Children's Diet

Children's Diet

Nature has a precise dietary prescription for each creature, providing them with compatible food sources. Just like cow's milk is suitable for calves, human breast milk is compatible with human babies. Vaccinations, while beneficial, introduce foreign substances into a child's bloodstream, deviating from their natural chemistry. The long-term effect of vaccinations on a child's future cravings is a controversial topic, but it is universally acknowledged that breast milk is highly beneficial for infants, as it imparts essential nutrients and builds their immune system. Around six to nine months of age, as children develop teeth and their digestion improves, introducing water-rich, ripe, and fresh organic fruits is recommended as their first food. Some children may also accept less sweet fruits like avocado. Exploring and playing with food is a natural part of a child's development, although highly allergenic foods should be avoided until they are a bit older. Prior to introducing such foods, it is advisable to give a small amount and observe for any adverse reactions.

As children progress, they can gradually incorporate cereals and cooked grains into their diet. All foods consumed should be pure and free from refined sugars and white flour. Refined sugar refers to any sugar that has been heated above a certain temperature and turned into a granular substance. However, the naturally occurring sugars in fruits and starchy vegetables are considered healthy. Processed foods, in general, should be avoided due to their negative impact on the endocrine system. While some individuals may choose to exclude dairy, hard-boiled eggs, or animal-based proteins, it is important to note that these substances are not essential for a child's growth. Animal proteins can be introduced later if desired, but it is recommended to choose reliable, clean organic sources that come from grass-fed, free-range animals raised in a compassionate manner. Kosher foods often meet these standards. Setting a good example by maintaining healthy eating habits and avoiding processed foods is important for children's overall well-being.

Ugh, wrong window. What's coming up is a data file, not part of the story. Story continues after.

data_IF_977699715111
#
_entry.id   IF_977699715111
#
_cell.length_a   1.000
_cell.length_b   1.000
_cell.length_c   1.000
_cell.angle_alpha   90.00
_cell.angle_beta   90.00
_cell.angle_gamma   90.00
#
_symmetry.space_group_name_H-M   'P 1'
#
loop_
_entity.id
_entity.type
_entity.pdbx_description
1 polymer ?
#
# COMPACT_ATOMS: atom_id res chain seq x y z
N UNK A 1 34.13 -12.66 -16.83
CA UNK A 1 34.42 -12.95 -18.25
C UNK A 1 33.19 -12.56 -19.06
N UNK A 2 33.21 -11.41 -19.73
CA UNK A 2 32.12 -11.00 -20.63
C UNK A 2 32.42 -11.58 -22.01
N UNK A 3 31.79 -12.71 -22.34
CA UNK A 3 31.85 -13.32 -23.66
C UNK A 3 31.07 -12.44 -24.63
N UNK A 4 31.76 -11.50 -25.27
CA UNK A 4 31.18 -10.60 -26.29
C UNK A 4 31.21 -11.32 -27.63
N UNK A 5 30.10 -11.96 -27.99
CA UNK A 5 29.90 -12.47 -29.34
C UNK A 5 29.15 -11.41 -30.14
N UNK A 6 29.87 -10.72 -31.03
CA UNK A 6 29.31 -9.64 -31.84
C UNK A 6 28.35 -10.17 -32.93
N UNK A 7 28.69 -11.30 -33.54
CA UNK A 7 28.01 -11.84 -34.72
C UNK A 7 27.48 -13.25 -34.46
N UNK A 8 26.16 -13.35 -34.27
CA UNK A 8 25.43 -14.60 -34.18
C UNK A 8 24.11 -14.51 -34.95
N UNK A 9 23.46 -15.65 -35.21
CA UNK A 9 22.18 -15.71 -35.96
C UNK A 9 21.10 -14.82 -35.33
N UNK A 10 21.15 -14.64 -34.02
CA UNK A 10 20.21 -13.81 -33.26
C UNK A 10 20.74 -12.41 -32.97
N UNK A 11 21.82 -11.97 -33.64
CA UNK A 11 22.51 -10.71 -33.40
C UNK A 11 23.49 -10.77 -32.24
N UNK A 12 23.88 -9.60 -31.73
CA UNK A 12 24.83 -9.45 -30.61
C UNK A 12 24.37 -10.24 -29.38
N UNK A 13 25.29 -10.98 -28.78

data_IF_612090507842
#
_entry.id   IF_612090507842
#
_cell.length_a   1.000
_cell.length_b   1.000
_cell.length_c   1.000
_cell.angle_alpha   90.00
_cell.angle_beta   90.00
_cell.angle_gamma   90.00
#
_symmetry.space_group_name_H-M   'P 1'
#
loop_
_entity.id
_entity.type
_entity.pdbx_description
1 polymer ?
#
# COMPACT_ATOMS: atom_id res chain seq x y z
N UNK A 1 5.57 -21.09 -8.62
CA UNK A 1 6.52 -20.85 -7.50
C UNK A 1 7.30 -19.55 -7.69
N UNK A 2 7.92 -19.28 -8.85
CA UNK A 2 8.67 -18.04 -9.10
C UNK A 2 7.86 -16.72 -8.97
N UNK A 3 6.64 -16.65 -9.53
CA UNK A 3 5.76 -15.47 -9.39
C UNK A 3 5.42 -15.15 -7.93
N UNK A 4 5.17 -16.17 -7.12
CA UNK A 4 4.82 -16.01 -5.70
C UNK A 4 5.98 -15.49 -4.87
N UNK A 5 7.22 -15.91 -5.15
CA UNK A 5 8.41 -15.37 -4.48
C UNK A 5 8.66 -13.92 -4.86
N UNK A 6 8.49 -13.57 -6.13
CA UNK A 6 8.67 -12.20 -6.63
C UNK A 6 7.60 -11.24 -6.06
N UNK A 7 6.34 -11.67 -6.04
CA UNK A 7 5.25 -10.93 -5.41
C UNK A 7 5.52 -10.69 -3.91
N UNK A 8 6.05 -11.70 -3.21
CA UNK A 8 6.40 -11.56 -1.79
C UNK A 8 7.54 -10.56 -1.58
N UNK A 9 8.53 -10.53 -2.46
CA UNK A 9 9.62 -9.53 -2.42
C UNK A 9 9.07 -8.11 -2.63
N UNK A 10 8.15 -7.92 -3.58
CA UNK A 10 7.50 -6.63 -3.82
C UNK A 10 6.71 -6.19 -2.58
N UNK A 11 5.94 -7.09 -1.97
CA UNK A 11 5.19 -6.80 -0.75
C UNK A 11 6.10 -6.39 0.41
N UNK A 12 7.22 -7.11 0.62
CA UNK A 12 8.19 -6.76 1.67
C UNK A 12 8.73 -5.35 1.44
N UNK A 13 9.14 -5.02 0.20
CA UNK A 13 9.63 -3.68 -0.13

When selecting snacks or juices, it is crucial to examine the ingredients of packaged foods. Fresh, raw, unpasteurized juices offer maximum nutrition, enzymes, and probiotics, whereas pasteurized juices tend to have a flat taste and lack vibrancy. Similarly, smoothies from commercial establishments often contain pasteurized milk with additives such as cane sugar or thickeners. It is preferable to find places that offer fresh, raw almond or oat milk without any additional ingredients. Incorporating the habit of making smoothies and juices at home using fresh ingredients is highly beneficial. Juices provide a convenient way to deliver essential nutrients, and concerns about naturally occurring sugar in juices are unfounded. As long as the fruit is ripe and organic, fruit consumption helps regulate cravings for refined and processed sugars. Experimentation is necessary to observe how transitioning from junk food to fruits and vegetables affects a child's mood and overall chemistry.

Supermarkets offer a variety of edible plants, and introducing a wide range of these to children from a young age, while limiting exposure to junk food, encourages them to develop a preference for natural foods. Shielding children completely from junk food can be challenging, considering vaccination requirements and societal influences. However, by promoting gratitude, educating children about fruits and vegetables, and avoiding inflammatory foods like dairy, healthier eating patterns can be established. If animal proteins are included in a child's diet, it is recommended to choose sources that prioritize compassionate treatment of animals during their lives and at the time of slaughter. Exploring the potential impact of an animal's fear and stress on its chemistry and how it may transfer to humans is an interesting topic to consider, particularly in terms of cause and effect.

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